November 21, 2017

Ben Ocón | Movers & Shakers 2002

“Leer es poder”

“In the political sector, information raises consciousness; in the business sector, it gives people a chance to be successful”

Reading is power. That’s not just a belief for Ben Ocón but the story of his life. Ocón was only six when his family moved to East Los Angeles, where he became an eager user of the bookmobile and other libraries. Since then, libraries and activism have been equally important parts of his life.

As an undergraduate, he devoted time both to his student job at Stanford’s old Main Library and to walking picket lines at Safeway and teaching English as a second language (ESL) to immigrants. But until his supervisor took him and another Latino student to lunch and told them that the library profession needed people like them, it hadn’t occurred to him that as a librarian he could do for other minorities what libraries had done for his family, and for many other immigrants, over the past 100 years: give them the tools to change their lives.

In his earliest jobs in Los Angeles, he reached out to the Latino community, conducting bilingual story hours for children and introducing the Dia de los Ninõs/Dia de los Libros celebration–activities aimed, he says, at showing children “the wonder of reading.” While steadily building the library’scollection of Latino heritage and ESL materials for his library, he also began presenting training workshops for other librarians on providing service to Latinos.

When he took a job at the Salt Lake City Public Library, where there was a burgeoning Latino population, Ocón built up its collection of ESL resources at the same time he developed a Spanish-language catalog for the library, Spanish-language tutorials for staff members, and Spanish-language versions of library forms.

He began promoting library services in Spanish-language newspapers, Latino businesses, church bulletin boards, and street fairs and working with community groups on a variety of literacy initiatives. He explained that libraries empower people, that “information is a commodity that allows people to act: in the political sector it raises consciousness, in the business sector it gives people a chance to be successful.”

As computers and the Internet have become ever more powerful learning tools, he is very concerned that the Digital Divide could present new barriers to minorities and is determined that libraries will be an important part of the solution by providing equal access to technologies.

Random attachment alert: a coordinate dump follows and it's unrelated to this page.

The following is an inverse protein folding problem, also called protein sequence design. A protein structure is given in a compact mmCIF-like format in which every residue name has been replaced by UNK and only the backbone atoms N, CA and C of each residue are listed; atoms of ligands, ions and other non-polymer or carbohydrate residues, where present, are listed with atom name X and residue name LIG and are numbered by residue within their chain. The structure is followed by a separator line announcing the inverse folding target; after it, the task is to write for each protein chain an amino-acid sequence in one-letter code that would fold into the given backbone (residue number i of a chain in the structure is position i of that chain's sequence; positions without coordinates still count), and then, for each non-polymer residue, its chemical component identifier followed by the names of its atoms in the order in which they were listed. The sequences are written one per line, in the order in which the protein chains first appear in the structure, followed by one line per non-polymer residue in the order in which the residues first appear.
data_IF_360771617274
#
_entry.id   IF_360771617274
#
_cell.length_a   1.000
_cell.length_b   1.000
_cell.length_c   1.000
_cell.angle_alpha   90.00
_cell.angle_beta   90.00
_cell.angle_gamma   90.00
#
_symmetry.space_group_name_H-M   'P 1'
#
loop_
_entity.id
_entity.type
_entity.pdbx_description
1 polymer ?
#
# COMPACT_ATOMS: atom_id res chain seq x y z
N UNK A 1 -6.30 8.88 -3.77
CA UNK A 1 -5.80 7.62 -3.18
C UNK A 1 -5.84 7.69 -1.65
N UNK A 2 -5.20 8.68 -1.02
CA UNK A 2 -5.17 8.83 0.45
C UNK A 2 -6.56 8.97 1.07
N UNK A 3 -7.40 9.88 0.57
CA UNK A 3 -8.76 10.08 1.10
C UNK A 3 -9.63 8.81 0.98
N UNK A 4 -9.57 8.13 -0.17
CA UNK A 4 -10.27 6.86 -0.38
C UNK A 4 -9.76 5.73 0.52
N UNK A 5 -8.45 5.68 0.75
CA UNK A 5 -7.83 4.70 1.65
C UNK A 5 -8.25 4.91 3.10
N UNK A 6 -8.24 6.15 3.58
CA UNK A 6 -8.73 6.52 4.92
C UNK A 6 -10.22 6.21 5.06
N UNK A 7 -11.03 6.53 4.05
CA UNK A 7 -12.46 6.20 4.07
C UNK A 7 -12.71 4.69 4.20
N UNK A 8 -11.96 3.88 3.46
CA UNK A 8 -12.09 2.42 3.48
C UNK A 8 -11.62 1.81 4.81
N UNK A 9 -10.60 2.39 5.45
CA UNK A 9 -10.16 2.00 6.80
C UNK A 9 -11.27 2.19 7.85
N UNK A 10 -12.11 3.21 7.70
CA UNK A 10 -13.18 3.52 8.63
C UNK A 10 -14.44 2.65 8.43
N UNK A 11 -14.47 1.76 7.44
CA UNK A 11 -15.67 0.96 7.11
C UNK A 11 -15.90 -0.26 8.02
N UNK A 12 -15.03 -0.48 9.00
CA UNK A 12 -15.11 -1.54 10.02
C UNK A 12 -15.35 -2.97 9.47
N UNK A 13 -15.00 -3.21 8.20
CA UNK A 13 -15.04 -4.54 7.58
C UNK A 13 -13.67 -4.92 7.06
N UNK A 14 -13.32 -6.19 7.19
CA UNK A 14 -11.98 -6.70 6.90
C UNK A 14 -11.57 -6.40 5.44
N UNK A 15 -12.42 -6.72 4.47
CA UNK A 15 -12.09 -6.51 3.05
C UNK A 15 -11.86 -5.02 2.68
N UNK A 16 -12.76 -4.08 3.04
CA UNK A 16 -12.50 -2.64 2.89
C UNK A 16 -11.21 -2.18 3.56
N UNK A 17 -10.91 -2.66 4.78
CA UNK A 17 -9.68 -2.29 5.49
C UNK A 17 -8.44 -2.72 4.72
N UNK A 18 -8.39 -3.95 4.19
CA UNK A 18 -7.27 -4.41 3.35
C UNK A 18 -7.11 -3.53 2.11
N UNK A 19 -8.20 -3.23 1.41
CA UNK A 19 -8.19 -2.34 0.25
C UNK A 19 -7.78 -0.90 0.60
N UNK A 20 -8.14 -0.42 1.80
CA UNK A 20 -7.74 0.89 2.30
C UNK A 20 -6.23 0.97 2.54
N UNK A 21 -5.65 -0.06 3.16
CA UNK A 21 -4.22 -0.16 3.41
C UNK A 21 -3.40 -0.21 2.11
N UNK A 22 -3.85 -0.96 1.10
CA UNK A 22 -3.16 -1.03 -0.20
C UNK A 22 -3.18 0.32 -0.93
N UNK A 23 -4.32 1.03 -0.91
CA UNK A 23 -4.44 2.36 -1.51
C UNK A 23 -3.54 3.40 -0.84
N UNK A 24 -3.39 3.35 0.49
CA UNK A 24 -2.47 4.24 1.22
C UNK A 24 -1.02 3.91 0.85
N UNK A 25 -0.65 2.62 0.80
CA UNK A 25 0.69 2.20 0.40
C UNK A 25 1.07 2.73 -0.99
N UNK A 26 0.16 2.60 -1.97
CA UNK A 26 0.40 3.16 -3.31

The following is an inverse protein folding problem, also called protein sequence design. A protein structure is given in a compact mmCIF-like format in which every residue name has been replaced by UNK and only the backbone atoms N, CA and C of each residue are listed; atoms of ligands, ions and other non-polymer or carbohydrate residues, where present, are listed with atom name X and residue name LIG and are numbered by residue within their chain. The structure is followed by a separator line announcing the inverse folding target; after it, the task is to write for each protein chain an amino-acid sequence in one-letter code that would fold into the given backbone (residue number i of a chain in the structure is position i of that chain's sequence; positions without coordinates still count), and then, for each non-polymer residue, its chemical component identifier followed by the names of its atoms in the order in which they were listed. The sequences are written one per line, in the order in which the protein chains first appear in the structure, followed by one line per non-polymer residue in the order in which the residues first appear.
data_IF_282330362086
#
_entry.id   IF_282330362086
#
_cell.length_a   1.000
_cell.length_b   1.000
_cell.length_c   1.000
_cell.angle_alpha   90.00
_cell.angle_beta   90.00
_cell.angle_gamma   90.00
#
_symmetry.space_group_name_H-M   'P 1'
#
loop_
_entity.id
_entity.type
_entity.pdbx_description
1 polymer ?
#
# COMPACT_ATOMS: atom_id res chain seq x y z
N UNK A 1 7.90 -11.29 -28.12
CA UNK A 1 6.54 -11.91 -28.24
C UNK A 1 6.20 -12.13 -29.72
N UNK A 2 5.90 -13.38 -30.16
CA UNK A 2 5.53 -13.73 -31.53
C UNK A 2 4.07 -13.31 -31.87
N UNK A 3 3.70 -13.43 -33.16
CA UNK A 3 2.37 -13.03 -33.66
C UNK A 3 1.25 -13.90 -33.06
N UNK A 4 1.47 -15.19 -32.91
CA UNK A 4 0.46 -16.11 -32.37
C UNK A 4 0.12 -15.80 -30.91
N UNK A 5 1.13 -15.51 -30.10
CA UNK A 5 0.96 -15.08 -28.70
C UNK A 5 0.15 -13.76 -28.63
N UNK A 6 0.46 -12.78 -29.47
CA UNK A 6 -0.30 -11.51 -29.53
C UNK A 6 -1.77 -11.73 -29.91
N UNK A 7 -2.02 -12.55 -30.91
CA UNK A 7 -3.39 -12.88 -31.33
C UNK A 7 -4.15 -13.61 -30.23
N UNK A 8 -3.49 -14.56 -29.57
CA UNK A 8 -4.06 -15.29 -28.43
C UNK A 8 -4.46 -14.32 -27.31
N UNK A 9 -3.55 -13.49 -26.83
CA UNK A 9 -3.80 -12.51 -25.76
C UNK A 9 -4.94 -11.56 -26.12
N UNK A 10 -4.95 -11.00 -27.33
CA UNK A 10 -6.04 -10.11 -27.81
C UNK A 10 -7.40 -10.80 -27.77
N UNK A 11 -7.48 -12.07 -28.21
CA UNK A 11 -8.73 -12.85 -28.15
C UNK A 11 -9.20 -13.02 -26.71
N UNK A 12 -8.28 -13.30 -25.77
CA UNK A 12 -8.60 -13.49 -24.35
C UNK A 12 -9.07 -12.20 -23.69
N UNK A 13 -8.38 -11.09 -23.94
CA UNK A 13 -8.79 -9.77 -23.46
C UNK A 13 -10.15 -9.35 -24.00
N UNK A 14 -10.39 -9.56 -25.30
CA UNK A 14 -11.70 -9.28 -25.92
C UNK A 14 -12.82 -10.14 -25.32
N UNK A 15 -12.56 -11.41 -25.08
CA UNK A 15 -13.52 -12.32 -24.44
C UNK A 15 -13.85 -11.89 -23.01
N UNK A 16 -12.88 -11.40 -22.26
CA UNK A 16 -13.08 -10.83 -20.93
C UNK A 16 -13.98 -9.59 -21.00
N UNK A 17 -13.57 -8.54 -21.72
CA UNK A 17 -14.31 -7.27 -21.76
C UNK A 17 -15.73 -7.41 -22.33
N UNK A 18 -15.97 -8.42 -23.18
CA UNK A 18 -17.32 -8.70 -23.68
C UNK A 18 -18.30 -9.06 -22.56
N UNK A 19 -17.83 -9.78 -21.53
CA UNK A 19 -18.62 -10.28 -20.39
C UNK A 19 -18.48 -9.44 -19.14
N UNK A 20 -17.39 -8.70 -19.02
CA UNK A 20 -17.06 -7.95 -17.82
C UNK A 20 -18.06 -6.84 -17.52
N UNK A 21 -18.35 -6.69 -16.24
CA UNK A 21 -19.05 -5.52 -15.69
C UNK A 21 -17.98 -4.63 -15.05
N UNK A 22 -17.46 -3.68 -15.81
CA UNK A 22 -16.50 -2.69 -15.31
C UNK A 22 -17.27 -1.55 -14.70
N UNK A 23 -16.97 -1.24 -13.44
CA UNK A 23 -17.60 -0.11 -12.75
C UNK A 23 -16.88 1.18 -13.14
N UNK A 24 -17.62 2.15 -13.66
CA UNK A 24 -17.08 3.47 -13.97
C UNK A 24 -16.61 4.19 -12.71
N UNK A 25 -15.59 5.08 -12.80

Vitals


Current position: Manager, Day-Riverside Branch, Salt Lake City Public Library

Degree: MLS, University of California at Berkeley, 1979

Active in: REFORMA (he is currently president), ALA’s Office of Literacy and Outreach Services Committee

That’s why he doesn’t limit his work to his own library. Ocón uses the bully pulpit, speaking frequently at library conferences, to spread the word. He has been helping Utah libraries develop Latino collections and outreach programs. An outline of his strategies for “Effective Outreach to the Latino Community” is available at the Utah State Library site, www.state.lib.ut.us/latino.html.

Ocón has been active in REFORMA since the late 1970s, as well as a founding member and president of the Utah chapter. In 1999, in recognition of his work in the organization, he was chosen REFORMA Librarian of the Year. This year he was elected president of REFORMA, running on a platform of “Renewing Our Spirit of Activism”; the challenges he has pledged to focus on include scholarship aid to bring more minorities into the profession and meeting the specific consumer health information needs of minorities.

Ocón is a man of enormous dignity and sense of mission. Indeed, his friend and REFORMA colleague Ronni McDonough often tells him to lighten up a little. Well, maybe after he retires. Meanwhile, Ocón has a job to do. Making the world a better place is serious work.

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